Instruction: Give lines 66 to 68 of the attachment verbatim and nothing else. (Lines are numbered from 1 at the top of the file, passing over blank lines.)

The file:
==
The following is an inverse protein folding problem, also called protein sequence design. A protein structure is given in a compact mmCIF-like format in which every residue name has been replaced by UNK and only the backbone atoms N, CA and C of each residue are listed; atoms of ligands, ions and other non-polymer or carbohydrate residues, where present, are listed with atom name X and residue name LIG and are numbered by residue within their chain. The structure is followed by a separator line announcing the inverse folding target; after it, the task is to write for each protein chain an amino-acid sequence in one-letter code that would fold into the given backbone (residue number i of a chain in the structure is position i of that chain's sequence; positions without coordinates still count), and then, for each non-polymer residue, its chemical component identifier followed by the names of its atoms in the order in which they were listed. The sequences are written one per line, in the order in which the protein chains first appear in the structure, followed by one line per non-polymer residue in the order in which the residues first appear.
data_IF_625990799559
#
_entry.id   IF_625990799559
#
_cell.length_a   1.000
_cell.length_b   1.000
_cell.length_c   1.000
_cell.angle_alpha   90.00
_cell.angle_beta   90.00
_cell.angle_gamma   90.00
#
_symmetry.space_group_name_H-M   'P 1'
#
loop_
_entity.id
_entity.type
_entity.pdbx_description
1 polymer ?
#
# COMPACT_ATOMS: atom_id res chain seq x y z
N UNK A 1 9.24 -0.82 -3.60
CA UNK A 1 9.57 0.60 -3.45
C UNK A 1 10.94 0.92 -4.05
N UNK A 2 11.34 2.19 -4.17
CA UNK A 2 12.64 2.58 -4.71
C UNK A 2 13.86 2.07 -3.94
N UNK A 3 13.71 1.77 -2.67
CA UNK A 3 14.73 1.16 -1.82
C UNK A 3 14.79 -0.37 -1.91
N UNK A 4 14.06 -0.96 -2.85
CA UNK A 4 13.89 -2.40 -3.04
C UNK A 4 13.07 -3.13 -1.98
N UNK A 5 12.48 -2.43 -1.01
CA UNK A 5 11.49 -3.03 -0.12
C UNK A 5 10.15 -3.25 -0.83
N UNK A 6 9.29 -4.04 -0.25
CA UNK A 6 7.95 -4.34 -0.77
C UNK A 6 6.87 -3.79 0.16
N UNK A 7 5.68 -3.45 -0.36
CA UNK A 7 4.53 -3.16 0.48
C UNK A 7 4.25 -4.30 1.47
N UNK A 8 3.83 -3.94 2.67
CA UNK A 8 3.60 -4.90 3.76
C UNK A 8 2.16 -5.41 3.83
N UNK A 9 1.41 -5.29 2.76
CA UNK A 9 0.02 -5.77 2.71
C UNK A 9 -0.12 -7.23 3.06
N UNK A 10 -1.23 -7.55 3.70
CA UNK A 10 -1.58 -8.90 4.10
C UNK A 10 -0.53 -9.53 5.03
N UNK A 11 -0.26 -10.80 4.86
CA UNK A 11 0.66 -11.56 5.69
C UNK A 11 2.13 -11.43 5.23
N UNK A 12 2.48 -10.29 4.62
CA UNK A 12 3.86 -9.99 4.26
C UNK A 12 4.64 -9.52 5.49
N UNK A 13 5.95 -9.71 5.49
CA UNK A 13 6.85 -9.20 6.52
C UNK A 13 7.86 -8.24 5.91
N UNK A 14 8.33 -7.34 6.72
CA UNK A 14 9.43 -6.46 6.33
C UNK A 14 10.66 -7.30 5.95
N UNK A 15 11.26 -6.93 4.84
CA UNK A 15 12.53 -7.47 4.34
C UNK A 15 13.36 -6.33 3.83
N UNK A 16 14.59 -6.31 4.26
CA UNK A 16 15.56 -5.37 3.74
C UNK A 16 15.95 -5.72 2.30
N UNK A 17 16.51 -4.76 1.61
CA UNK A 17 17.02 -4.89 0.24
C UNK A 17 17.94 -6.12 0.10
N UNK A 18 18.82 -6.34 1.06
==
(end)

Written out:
C UNK A 15 13.36 -6.33 3.83
N UNK A 16 14.59 -6.31 4.26
CA UNK A 16 15.56 -5.37 3.74